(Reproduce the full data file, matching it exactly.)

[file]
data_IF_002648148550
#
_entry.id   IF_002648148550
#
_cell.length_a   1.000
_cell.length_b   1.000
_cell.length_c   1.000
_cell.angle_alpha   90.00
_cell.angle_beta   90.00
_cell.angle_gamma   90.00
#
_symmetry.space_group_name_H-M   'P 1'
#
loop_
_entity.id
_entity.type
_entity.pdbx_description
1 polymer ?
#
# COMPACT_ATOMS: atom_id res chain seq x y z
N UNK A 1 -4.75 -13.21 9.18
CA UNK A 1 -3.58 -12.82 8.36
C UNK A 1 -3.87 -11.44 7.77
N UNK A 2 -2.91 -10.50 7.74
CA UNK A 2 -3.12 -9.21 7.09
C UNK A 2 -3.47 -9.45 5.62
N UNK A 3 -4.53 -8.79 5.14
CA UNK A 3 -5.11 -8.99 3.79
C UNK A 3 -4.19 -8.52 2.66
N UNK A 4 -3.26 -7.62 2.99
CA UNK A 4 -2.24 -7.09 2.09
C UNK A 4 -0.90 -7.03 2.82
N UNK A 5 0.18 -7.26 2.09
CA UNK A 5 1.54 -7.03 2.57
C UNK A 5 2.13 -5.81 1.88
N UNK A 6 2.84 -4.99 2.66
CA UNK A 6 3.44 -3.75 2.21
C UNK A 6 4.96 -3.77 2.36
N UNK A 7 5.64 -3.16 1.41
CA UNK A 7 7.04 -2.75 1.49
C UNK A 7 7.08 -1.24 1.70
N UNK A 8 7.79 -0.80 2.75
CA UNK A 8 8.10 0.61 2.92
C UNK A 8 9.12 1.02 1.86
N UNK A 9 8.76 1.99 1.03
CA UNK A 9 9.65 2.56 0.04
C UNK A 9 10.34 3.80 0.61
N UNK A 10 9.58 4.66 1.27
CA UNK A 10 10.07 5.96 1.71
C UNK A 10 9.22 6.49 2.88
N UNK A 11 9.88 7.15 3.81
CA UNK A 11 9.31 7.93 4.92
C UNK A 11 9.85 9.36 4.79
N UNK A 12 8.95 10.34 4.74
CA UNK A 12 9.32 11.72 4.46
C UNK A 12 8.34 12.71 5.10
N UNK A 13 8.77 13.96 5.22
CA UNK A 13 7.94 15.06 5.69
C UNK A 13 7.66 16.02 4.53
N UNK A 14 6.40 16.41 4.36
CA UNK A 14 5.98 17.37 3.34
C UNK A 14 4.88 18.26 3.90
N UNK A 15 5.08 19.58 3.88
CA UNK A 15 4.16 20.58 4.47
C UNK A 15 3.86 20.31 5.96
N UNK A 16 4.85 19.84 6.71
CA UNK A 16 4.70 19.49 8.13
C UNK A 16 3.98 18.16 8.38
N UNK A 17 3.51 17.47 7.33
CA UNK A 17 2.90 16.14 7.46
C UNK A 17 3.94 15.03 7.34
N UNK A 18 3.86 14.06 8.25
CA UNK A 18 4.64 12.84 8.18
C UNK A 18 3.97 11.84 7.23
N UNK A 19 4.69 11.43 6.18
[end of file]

data_IF_002648148550
#
_entry.id   IF_002648148550
#
_cell.length_a   1.000
_cell.length_b   1.000
_cell.length_c   1.000
_cell.angle_alpha   90.00
_cell.angle_beta   90.00
_cell.angle_gamma   90.00
#
_symmetry.space_group_name_H-M   'P 1'
#
loop_
_entity.id
_entity.type
_entity.pdbx_description
1 polymer ?
#
# COMPACT_ATOMS: atom_id res chain seq x y z
N UNK A 1 -4.75 -13.21 9.18
CA UNK A 1 -3.58 -12.82 8.36
C UNK A 1 -3.87 -11.44 7.77
N UNK A 2 -2.91 -10.50 7.74
CA UNK A 2 -3.12 -9.21 7.09
C UNK A 2 -3.47 -9.45 5.62
N UNK A 3 -4.53 -8.79 5.14
CA UNK A 3 -5.11 -8.99 3.79
C UNK A 3 -4.19 -8.52 2.66
N UNK A 4 -3.26 -7.62 2.99
CA UNK A 4 -2.24 -7.09 2.09
C UNK A 4 -0.90 -7.03 2.82
N UNK A 5 0.18 -7.26 2.09
CA UNK A 5 1.54 -7.03 2.57
C UNK A 5 2.13 -5.81 1.88
N UNK A 6 2.84 -4.99 2.66
CA UNK A 6 3.44 -3.75 2.21
C UNK A 6 4.96 -3.77 2.36
N UNK A 7 5.64 -3.16 1.41
CA UNK A 7 7.04 -2.75 1.49
C UNK A 7 7.08 -1.24 1.70
N UNK A 8 7.79 -0.80 2.75
CA UNK A 8 8.10 0.61 2.92
C UNK A 8 9.12 1.02 1.86
N UNK A 9 8.76 1.99 1.03
CA UNK A 9 9.65 2.56 0.04
C UNK A 9 10.34 3.80 0.61
N UNK A 10 9.58 4.66 1.27
CA UNK A 10 10.07 5.96 1.71
C UNK A 10 9.22 6.49 2.88
N UNK A 11 9.88 7.15 3.81
CA UNK A 11 9.31 7.93 4.92
C UNK A 11 9.85 9.36 4.79
N UNK A 12 8.95 10.34 4.74
CA UNK A 12 9.32 11.72 4.46
C UNK A 12 8.34 12.71 5.10
N UNK A 13 8.77 13.96 5.22
CA UNK A 13 7.94 15.06 5.69
C UNK A 13 7.66 16.02 4.53
N UNK A 14 6.40 16.41 4.36
CA UNK A 14 5.98 17.37 3.34
C UNK A 14 4.88 18.26 3.90
N UNK A 15 5.08 19.58 3.88
CA UNK A 15 4.16 20.58 4.47
C UNK A 15 3.86 20.31 5.96
N UNK A 16 4.85 19.84 6.71
CA UNK A 16 4.70 19.49 8.13
C UNK A 16 3.98 18.16 8.38
N UNK A 17 3.51 17.47 7.33
CA UNK A 17 2.90 16.14 7.46
C UNK A 17 3.94 15.03 7.34
N UNK A 18 3.86 14.06 8.25
CA UNK A 18 4.64 12.84 8.18
C UNK A 18 3.97 11.84 7.23
N UNK A 19 4.69 11.43 6.18